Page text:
Most Tollers respond very well to grooming, especially if it’s combined with a lot of praise and the occasional treat.

Kids and Other Animals

Tollers are generally quite fond of children, but they can be a bit rambunctious. It’s very unlikely that your Toller would be hostile toward a young child, but there’s a possibility that he could knock a toddler over without meaning to. So, with that in mind, if you’re going to bring a Toller into a household with young kids, be vigilant about supervising them during play.

For that matter, you really shouldn’t leave a dog of any breed alone with a toddler. The gentlest dog in the world can bite if a little one yanks his tail or pulls on his ears, so please, don’t ever think that your dog can be your babysitter.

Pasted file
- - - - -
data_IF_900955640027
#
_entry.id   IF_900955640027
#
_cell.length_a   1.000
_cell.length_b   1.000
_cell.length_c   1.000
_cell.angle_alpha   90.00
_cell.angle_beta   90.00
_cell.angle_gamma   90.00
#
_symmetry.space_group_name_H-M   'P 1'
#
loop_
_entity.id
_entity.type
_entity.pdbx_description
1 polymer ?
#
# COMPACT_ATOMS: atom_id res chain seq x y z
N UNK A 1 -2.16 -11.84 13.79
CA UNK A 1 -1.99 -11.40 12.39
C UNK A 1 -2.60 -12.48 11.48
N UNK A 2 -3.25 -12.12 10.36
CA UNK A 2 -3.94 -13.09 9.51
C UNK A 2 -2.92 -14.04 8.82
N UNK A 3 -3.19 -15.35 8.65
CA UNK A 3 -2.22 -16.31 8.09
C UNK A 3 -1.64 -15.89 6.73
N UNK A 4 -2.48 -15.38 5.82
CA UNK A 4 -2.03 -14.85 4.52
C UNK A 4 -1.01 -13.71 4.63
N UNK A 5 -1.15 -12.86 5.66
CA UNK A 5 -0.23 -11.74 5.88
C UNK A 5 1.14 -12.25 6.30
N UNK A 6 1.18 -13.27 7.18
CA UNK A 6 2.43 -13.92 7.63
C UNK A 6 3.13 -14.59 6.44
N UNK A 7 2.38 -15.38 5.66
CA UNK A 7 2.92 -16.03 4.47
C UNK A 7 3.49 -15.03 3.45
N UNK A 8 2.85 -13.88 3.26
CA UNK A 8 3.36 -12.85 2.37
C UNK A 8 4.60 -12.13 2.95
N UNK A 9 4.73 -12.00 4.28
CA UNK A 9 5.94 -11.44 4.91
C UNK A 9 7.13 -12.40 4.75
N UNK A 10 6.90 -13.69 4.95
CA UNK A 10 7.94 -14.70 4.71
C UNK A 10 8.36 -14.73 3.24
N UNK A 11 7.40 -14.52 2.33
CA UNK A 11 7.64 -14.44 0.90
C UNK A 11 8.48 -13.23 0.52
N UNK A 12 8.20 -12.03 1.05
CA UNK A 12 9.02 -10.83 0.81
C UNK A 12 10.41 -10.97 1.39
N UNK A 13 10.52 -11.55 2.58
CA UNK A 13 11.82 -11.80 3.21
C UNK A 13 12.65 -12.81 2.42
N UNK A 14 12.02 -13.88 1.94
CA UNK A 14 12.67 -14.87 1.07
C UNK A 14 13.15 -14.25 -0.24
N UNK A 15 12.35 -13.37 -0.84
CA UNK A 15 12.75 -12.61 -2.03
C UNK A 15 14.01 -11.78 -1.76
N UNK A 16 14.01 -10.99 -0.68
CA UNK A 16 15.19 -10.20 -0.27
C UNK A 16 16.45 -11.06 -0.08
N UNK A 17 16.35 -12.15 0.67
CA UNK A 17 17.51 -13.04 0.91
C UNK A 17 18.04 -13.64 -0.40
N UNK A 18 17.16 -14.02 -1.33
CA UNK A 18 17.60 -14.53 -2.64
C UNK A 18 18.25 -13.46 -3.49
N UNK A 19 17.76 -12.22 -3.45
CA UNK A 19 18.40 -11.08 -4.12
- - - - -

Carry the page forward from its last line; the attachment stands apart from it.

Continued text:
Tollers are wonderful companions for older kids, and that can be a very good thing. I’ve often thought that there’s little point to having children if you can’t put them to work, so get the kids involved in walking the dog, and put them out in the yard together with toys when you want a little “quiet time.”

As to other animals, Tollers are good with other dogs, and also get along well with cats if introduced to them early on.

The Final Word

If the idea of owning an unusual dog appeals to you, the Nova Scotia Duck Tolling Retriever could be just the thing; there aren’t that many of them. They’re typically compliant and a decent choice for the novice dog owner, but you do have to be a bit assertive with them; if you let your Toller get away with misbehaving, you’ll lose his respect, and once lost, it can be hard to get back.

Overall, Tollers are fun-loving, friendly, and make very good family dogs.